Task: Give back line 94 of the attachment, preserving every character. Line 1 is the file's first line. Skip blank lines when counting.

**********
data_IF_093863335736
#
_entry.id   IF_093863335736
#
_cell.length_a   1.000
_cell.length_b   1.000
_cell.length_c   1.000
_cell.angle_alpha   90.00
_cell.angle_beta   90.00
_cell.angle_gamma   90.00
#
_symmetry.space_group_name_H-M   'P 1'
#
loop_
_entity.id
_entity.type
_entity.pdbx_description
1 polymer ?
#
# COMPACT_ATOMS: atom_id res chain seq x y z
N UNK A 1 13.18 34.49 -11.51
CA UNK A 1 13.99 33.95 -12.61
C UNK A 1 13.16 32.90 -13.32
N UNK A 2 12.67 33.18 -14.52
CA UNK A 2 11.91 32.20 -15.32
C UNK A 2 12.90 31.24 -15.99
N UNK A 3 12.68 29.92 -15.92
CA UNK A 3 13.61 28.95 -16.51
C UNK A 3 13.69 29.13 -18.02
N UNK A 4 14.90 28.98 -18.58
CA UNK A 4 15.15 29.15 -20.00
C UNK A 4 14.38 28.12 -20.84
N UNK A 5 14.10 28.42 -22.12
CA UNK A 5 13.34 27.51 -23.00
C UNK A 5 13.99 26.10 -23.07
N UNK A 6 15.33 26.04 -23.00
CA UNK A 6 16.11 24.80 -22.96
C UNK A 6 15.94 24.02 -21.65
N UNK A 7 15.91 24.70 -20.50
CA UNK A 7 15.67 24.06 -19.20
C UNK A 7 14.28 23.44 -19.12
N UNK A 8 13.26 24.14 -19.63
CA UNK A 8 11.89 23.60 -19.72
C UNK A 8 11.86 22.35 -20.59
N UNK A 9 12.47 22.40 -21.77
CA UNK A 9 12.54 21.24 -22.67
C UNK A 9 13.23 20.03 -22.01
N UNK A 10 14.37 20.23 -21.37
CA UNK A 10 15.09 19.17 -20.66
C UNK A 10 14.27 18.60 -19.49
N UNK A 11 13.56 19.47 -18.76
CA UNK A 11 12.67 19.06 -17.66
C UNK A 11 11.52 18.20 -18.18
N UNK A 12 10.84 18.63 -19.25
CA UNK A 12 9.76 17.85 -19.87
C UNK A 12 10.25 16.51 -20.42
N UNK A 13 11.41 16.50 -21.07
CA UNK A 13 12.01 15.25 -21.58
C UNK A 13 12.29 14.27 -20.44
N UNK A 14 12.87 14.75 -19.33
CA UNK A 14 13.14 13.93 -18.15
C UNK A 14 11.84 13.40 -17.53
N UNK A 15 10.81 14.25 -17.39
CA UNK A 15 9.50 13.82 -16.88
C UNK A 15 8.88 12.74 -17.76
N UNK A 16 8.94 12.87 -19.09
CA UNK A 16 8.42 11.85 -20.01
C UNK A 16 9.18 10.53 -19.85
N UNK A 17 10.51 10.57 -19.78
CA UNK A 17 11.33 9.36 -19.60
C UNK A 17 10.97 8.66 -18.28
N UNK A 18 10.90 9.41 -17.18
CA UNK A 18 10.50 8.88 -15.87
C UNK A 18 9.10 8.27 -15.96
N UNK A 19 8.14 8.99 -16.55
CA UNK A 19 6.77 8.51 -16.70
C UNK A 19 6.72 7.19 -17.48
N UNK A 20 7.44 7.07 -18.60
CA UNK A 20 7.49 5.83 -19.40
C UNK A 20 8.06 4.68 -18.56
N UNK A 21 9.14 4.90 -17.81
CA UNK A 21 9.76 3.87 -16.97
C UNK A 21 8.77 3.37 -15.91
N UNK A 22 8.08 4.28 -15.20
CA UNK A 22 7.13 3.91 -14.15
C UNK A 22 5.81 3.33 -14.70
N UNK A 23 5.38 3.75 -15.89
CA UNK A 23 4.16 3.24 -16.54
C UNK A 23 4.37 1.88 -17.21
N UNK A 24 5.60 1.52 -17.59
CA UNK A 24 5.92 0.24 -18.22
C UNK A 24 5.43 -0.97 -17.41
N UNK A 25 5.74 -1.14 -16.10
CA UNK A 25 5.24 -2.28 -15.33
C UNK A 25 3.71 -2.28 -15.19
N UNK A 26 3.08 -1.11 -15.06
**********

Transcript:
CA UNK A 25 5.24 -2.28 -15.33